John Orange v. Starion Energy PA Inc, et al


NOT PRECEDENTIAL OPINION Coram: CHAGARES, HARDIMAN and SCIRICA, Circuit Judges. Total Pages: 6. Judge: SCIRICA Authoring.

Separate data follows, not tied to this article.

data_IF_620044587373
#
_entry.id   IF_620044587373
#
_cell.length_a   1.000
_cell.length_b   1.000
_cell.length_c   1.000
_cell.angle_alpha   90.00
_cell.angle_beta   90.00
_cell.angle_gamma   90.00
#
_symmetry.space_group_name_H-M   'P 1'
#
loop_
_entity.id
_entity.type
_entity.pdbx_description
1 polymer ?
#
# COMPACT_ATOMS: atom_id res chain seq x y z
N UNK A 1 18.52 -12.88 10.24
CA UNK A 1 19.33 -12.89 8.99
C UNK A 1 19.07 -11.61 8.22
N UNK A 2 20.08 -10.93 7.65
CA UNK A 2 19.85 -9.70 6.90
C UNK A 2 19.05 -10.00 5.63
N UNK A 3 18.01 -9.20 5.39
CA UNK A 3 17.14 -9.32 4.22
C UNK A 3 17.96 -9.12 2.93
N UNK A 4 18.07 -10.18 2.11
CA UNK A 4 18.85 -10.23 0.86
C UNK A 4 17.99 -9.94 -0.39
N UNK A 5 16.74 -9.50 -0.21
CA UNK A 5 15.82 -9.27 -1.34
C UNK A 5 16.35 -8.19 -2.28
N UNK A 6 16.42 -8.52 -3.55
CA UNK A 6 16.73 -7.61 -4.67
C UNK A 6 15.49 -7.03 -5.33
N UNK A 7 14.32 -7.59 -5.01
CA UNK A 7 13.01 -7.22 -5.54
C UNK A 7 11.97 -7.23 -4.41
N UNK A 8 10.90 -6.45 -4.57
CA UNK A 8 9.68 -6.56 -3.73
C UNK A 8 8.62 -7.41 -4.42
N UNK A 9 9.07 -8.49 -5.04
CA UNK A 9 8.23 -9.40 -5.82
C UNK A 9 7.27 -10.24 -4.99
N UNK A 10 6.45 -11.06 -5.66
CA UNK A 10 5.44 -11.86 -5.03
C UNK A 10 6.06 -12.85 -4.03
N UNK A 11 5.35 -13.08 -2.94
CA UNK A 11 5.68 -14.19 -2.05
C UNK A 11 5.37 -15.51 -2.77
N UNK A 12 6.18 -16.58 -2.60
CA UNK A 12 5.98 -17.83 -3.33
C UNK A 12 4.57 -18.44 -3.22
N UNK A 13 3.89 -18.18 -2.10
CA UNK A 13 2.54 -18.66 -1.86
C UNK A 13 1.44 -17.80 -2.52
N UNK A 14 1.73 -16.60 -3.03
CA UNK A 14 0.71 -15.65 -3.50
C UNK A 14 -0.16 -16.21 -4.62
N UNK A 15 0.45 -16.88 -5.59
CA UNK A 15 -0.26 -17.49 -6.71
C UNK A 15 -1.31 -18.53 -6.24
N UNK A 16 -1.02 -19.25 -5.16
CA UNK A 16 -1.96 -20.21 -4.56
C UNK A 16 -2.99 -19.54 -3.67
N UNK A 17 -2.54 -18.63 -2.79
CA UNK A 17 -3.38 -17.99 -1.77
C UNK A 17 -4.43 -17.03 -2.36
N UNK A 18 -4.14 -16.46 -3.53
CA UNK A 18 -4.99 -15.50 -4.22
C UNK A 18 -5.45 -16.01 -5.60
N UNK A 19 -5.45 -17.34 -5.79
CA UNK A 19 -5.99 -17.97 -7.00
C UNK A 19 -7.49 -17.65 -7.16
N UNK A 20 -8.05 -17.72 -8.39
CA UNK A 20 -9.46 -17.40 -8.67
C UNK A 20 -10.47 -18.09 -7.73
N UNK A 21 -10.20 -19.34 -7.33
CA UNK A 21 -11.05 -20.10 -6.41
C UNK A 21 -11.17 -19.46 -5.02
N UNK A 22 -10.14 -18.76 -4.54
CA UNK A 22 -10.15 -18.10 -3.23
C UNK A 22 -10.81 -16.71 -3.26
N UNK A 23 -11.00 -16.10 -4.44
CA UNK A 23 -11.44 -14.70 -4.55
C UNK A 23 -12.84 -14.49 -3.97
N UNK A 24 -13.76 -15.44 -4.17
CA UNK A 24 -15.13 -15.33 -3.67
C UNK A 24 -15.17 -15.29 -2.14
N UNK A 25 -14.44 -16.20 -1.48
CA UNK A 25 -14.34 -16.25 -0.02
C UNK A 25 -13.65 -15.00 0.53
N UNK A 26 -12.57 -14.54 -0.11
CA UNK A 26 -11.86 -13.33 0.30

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Case: 16-1949 Document: 003112750592 Page: 1 Date Filed: 10/12/2017 NOT PRECEDENTIAL UNITED STATES COURT OF APPEALS FOR THE THIRD CIRCUIT ________________ No. 16-1949 ________________ JOHN D. ORANGE, on behalf of himself and all others similarly situated, Appellant v. STARION ENERGY PA, INC, i/t/d/d/b/a Starion Energy, STARION ENERGY PA, i/t/d/b/a Starion Energy, STARION ENERGY INC, i/t/d/b/a Starion Energy ________________ On Appeal from the United States District Court for the Eastern District of Pennsylvania (D.C. Civil No. 2-15-cv-00773) District Judge: Honorable C. Darnell Jones, II ________________ Submitted Pursuant to Third Circuit LAR 34.1(a) November 4, 2016 Before: CHAGARES, HARDIMAN, and SCIRICA, Circuit Judges (Filed: October 12, 2017) ________________ OPINION* ________________ * This disposition is not an opinion of the full Court and pursuant to I.O.P. 5.7 does not constitute binding precedent. Case: 16-1949 Document: 003112750592 Page: 2 Date Filed: 10/12/2017 SCIRICA, Circuit Judge John D. Orange brought a putative class action against Starion Energy PA, LLC (“Starion”)1 alleging Starion’s pricing breached their service contract by not setting the price in accordance with the stated terms of variability. The District Court dismissed Orange’s case for failure to state a claim. Fed. R. Civ. P. 12(b)(6). We will affirm. I. In 1996, Pennsylvania deregulated its energy supply market, allowing private companies to compete with the public utility companies. Starion was one of the many private energy supply companies to enter the market in the wake of this deregulation. In October 2013, John Orange agreed to switch his electricity supplier from his local public utility (Penelec) to Starion. Among other terms, the contract Orange signed with Starion stated: The Variable Rate will be calculated monthly based on the following Starion variable price methodology. The Variable Rate may change in response to market conditions in any or all of the PJM, NEISO, NYISO, and MISO territories, including such factors as electricity market pricing, applicable taxes, transmission costs, utility charges, and other market price related factors, as determined in Starion’s discretion. After the initial month of service, Orange avers the rate Starion charged him 1 Appellee notes that Starion Energy PA, LLC has also been incorrectly identified by the Appellant as Starion Energy PA, Inc. i/t/d/b/a Starion Energy, Starion Energy Pa, Starion Energy PA, i/t/d/b/a Starion Energy, Starion Energy Inc., and Starion Energy Inc., i/t/d/b/a Starion Energy. 2 Case: 16-1949 Document: 003112750592 Page: 3 Date Filed: 10/12/2017 gradually increased, eventually surpassing the rate charged by the local public utility by a significant margin. Orange terminated his service with Starion in April of 2014. Orange filed suit on behalf of himself and all others similarly situated against Starion on February 18, 2015. The original Complaint alleged breach of contract and breach of the covenant of good faith and fair dealing, and sought declaratory and injunctive relief. [J.A. 33-34.] Starion filed a Motion to Dismiss. [J.A. 48.] On June 15, 2015, the parties entered into a Partial Stipulation of Dismissal agreeing to dismiss all claims without prejudice except Orange’s breach of contract claim. In accordance with the stipulation, Starion withdrew its Motion to Dismiss. On June 26, 2015, the District Court entered an Order acknowledging the Partial Stipulation but ordering Orange to show cause why the complaint should not be dismissed for failure to state a claim. [J.A. 16.] Orange filed a response. The court was unpersuaded and dismissed the Complaint without prejudice. Orange subsequently filed an Amended Complaint stating only the putative class action breach of contract claim. [J.A. 118-131.] Starion moved to dismiss the Amended Complaint for failure to state a claim. [J.A. 137153.] On March 16, 2016, the District Court granted the Motion and dismissed the Amended Complaint with prejudice. II.2 We “exercise plenary review over a district court’s grant of a motion to dismiss pursuant to Rule 12(b)(6).” Fleisher v. Standard Ins. Co., 679 F.3d 116, 120 (3d Cir. 2 The District Court had diversity jurisdiction under 28 U.S.C. § 1332. We have jurisdiction under 28 U.S.C. § 1291. 3 Case: 16-1949 Document: 003112750592 Page: 4 Date Filed: 10/12/2017 2012). In reviewing a motion to dismiss, we “accept all factual allegations as true, construe the complaint in the light most favorable to the plaintiff, and determine whether, under any reasonable reading of the complaint, the plaintiff may be entitled to relief.” Phillips v. Cty. of Allegheny, 515 F.3d 224, 233 (3d Cir. 2008) (quoting Pinker v. Roche Holdings Ltd., 292 F.3d 361, 374 n.7 (3d Cir. 2002)). “To survive a motion to dismiss, a complaint must contain sufficient factual matter, accepted as true, to state a claim to relief that is plausible on its face.” Connelly v. Lane Constr. Corp., 809 F.3d 780, 786 (3d Cir. 2016) (quoting Ashcroft v. Iqbal, 556 U.S. 662, 678 (2009)). To establish a breach of contract under Pennsylvania law, a plaintiff must show: “(1) the existence of a contract, including its essential terms, (2) a breach of a duty imposed by the contract[,] and (3) resultant damages.” Ware v. Rodale Press, Inc., 322 F.3d 218, 225 (3d Cir. 2003) (citing CoreStates Bank, N.A. v. Cutillo, 723 A.2d 1053, 1058 (Pa. Super. Ct. 1999)).3 Pennsylvania law requires that an energy supplier’s contract include a statement informing the customer “on what basis prices will vary.” 52 Pa. Code § 54.5(c)(2)(i)-(ii) 3 Orange contends Starion should have been prohibited from challenging the breach of contract claim in the Amended Complaint because the Partial Stipulation of Dismissal remains binding on the parties. We do not need to reach this question because Orange did not raise it before the district court. See In re Ins. Brokerage Antitrust Litig., 579 F.3d 241, 261–62 (3d Cir. 2009). [Plaintiff’s Reply to Defendants’ Motion to Dismiss and in the Alternative, Motion to Strike, Amended Class Action Complaint, J.A. 154-164.] And, in any event, were we to consider Orange’s arguments, we find Starion fully complied with the Partial Stipulation by withdrawing its Motion to Dismiss the original Complaint. Nothing in the Partial Stipulation compels Starion to take—or refrain from taking—any position on Orange’s claims in response to future pleadings. 4 Case: 16-1949 Document: 003112750592 Page: 5 Date Filed: 10/12/2017 (2007) (amended 2014). In accordance with this law, Starion included the conditions of pricing variability in the terms and conditions of Orange’s service contract. Both parties concede the existence of the contract and that the essential terms include the conditions of price variability. Orange’s Amended Complaint alleges Starion breached this contract by “charg[ing] customers an arbitrary, exorbitant, monthly rate far out of line with what the rate would have reasonably been had it been based on the market factors set forth in [the contract’s conditions of variability clause.]” J.A. 122. In support of this allegation, Orange sets forth facts establishing that by the time he terminated his service, Starion was charging him almost three times the rate charged by his local utility. This, however, is not sufficient to state a claim plausible on its face for a breach of this contract. That the price far exceeded the local public utility rate for a discrete amount of time is not sufficient to show that Starion breached its duty to calculate the price in accordance with the contract. The contract clearly states that the rate could be based on the market conditions not only in Orange’s own geographic area, but also “in response to market conditions in any or all of the PJM, NEISO, NYISO, and MISO territories.”4 J.A. Orange contends the District Court’s judicial notice that the acronyms within the contract referenced specific geographical territories constituted impermissible “independent extra-record research” and is grounds for reversal. Starion responds that we do not have jurisdiction over the question of whether the court took improper judicial notice of the geographical definitions of the acronyms because only the sua sponte dismissal order contained the geographical definitions—the dismissal of the Amended Complaint noted only the acronyms referenced “other specific territories”—and Orange did not designate the sua sponte dismissal order in his Notice of Appeal. See Sulima v. Tobyhanna Army Depot, 602 F.3d 177, 184 (3d Cir. 2010) (“If an appeal is taken only 4 5 Case: 16-1949 Document: 003112750592 Page: 6 Date Filed: 10/12/2017 134. In addition, the contract states that the calculation of market conditions in these territories could account for “electricity market pricing, applicable taxes, transmission costs, utility charges, and other market price related factors, as determined in Starion’s discretion.” Id. Orange’s allegation that Starion set its prices arbitrarily is conclusory. See Iqbal, 556 U.S. at 678 (“Threadbare recitals of the elements of a cause of action, supported by mere conclusory statements, do not suffice.”). It is equivalent to the charge that Starion breached the pricing terms of its contract. The sole factual allegation in Orange’s Amended Complaint is that the rate charged was significantly higher than the rate charged by his local public utility within the time period. Because the contract explicitly provided that market price related factors in other territories could be used in the calculation at Starion’s discretion, a simple comparison of Starion’s rate to the local public utility rate is not sufficient to support the reasonable inference that Starion did not adhere to that formula. We will affirm the judgment of the District Court. from a specified judgment, the court does not acquire jurisdiction to review other judgments not specified or ‘fairly inferred’ by the Notice.”). Although there are circumstances under which we may review an order not specified in the notice of appeal, we do not find those conditions met in this case. See id. And, in any event, even if we were to reach the merits, we are unpersuaded by Orange’s argument. The language of the contract itself clearly indicates that the acronyms designate distinct “territories.” Because Orange did not plead facts regarding the rates charged in any other territory, the precise geographical bounds of each area is irrelevant to the 12(b)(6) analysis. Accordingly, judicial notice of the geographical areas indicated by the acronyms if improper—which we are not convinced it is—would be harmless error. See In re NAHC, Inc. Securities Litigation, 306 F.3d 1314, 1323 (3d Cir. 2002). 6